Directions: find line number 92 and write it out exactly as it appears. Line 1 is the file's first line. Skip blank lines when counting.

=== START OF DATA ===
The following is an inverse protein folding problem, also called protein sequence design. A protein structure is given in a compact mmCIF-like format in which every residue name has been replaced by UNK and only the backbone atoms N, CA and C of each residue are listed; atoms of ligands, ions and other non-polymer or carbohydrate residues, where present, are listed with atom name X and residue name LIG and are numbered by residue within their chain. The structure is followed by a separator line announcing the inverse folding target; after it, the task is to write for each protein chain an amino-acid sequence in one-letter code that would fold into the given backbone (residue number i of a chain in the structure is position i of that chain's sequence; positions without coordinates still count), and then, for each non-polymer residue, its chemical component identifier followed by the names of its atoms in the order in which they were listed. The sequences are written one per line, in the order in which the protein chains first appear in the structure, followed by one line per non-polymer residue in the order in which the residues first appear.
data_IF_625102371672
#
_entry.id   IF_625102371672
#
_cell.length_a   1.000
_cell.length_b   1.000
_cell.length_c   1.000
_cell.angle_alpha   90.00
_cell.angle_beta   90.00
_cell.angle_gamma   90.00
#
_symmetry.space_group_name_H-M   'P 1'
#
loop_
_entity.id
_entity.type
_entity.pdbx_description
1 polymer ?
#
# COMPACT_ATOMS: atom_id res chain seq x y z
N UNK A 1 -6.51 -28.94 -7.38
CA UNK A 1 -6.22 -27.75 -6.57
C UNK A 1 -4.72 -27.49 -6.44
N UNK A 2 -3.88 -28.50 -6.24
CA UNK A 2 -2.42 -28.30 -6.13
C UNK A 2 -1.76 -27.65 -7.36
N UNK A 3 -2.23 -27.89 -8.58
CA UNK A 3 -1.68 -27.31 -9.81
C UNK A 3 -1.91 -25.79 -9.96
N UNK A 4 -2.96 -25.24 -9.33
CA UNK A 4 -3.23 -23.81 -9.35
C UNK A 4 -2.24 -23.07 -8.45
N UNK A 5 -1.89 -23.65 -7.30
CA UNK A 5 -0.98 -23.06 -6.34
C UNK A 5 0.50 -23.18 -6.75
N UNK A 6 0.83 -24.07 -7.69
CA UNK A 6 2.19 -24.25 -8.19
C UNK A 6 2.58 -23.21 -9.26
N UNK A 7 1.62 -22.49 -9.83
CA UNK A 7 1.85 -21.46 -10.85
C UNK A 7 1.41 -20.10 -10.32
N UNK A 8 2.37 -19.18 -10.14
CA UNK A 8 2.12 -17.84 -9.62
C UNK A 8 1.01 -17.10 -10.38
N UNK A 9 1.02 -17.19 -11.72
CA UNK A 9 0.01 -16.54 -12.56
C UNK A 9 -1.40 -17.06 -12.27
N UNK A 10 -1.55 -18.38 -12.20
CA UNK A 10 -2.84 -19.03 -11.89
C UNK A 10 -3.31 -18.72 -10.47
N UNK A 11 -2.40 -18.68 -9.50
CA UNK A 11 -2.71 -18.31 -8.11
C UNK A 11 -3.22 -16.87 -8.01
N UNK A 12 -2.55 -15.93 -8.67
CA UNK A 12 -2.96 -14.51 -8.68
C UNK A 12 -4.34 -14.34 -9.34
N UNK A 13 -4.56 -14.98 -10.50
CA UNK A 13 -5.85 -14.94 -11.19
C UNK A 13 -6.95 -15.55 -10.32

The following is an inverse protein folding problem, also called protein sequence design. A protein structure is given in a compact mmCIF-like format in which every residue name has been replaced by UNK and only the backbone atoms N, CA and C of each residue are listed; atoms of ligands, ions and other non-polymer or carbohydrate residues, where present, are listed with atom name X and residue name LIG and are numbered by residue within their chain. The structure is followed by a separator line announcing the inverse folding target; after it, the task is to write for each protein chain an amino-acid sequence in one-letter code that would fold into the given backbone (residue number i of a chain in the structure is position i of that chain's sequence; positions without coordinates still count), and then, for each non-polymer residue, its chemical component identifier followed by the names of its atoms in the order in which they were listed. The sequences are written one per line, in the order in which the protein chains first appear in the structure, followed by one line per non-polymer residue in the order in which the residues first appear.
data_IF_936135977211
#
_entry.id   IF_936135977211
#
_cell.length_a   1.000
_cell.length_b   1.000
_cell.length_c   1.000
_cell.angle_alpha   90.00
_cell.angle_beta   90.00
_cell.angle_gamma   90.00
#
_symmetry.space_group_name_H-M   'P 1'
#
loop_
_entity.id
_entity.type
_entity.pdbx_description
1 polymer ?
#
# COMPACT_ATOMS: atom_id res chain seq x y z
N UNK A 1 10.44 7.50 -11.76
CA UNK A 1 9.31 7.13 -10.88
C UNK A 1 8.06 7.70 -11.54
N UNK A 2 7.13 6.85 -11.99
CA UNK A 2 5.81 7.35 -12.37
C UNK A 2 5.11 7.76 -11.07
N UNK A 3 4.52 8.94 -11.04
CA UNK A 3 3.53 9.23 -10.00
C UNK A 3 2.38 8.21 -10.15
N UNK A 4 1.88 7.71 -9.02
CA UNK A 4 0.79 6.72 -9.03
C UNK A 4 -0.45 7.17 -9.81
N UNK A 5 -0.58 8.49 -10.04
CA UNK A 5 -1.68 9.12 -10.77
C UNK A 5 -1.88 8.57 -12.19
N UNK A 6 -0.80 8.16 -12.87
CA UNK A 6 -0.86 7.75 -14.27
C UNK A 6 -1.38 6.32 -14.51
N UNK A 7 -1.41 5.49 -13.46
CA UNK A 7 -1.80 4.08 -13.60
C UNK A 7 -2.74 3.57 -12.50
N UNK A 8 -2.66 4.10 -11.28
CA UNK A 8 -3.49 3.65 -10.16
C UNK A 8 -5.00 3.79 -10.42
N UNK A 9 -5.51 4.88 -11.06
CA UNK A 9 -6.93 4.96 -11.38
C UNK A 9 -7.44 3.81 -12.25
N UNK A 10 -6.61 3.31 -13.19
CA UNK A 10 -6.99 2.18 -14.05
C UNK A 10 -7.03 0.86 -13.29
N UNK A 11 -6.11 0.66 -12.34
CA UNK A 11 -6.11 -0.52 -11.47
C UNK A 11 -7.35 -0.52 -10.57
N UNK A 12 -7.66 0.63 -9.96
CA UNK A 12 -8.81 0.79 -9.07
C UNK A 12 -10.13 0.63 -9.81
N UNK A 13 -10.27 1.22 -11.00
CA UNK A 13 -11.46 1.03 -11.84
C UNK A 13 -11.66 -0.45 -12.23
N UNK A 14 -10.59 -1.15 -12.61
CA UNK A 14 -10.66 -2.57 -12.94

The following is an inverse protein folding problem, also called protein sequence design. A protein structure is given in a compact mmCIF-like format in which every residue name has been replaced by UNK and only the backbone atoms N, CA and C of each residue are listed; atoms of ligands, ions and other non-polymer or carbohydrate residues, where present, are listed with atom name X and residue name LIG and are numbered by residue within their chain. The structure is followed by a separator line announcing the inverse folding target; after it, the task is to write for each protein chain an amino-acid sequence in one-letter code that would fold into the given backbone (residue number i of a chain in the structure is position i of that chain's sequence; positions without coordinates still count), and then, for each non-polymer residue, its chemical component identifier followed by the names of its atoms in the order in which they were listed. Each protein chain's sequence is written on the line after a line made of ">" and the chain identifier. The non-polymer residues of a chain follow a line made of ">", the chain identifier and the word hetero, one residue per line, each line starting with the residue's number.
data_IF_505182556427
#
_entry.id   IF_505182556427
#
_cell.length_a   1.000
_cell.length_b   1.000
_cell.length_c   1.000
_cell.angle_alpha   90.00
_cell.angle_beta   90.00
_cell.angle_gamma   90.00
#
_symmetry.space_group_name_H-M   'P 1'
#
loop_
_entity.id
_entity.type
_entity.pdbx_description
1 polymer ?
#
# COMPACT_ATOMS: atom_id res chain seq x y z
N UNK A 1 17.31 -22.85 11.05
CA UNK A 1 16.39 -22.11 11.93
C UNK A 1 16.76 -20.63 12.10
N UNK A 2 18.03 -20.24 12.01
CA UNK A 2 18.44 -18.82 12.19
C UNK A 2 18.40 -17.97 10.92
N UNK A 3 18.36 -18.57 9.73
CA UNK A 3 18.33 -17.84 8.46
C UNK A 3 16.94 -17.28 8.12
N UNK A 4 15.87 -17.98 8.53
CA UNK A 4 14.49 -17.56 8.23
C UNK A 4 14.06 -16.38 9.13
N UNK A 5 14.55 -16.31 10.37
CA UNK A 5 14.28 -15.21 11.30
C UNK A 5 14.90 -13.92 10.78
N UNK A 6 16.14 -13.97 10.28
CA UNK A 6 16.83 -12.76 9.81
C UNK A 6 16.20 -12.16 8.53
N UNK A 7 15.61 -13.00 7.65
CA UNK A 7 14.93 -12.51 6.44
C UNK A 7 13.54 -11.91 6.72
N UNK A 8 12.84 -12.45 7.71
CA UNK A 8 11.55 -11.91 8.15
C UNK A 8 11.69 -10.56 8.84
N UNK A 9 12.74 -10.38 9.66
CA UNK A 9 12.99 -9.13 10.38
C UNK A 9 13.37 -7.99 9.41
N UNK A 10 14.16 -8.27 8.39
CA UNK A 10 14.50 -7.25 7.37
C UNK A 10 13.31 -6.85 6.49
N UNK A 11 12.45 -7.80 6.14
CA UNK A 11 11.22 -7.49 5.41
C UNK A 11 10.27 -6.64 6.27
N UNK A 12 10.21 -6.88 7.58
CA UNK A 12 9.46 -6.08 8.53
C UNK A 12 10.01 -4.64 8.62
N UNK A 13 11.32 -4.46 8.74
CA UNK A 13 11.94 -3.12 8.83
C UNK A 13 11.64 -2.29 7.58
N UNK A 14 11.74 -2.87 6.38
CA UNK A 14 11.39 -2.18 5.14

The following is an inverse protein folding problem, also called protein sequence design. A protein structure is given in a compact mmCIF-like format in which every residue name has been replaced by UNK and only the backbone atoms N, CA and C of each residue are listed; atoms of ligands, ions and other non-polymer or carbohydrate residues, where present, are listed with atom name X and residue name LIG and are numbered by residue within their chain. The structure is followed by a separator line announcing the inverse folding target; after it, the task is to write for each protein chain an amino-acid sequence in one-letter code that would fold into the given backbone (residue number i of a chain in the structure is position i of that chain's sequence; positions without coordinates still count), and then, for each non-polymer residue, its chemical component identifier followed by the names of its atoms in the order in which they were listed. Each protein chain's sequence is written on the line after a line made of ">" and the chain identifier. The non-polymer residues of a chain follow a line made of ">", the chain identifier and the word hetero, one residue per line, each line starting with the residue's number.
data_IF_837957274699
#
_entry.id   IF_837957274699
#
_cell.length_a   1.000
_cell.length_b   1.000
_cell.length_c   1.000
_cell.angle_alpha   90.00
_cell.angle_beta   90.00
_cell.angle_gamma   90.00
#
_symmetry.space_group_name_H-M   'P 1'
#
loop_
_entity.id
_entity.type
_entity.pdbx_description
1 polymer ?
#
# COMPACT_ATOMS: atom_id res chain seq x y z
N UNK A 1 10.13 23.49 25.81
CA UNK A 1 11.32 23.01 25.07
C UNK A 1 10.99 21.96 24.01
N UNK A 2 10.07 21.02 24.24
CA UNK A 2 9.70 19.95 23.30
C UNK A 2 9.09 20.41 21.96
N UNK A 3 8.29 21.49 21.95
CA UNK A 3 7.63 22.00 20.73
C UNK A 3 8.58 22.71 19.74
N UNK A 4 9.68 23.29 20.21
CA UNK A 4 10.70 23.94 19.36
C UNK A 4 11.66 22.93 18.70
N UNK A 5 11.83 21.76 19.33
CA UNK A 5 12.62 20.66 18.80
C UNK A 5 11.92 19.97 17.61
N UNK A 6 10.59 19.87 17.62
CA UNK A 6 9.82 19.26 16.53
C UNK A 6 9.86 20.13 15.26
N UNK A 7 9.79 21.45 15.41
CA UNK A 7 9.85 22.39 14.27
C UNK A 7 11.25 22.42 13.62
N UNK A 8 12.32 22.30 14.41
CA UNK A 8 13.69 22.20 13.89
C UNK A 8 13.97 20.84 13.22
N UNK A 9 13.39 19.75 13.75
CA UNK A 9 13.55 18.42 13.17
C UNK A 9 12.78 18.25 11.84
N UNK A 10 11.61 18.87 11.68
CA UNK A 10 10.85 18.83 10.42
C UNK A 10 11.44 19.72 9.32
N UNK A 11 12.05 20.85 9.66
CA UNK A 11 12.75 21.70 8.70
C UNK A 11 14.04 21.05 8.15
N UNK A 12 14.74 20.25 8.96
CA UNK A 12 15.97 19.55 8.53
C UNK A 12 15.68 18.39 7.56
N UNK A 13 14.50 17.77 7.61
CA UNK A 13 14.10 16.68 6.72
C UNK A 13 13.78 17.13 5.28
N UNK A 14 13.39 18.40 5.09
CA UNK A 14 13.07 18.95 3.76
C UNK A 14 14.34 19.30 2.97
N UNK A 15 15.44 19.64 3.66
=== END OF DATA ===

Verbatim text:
CA UNK A 4 0.79 6.72 -9.03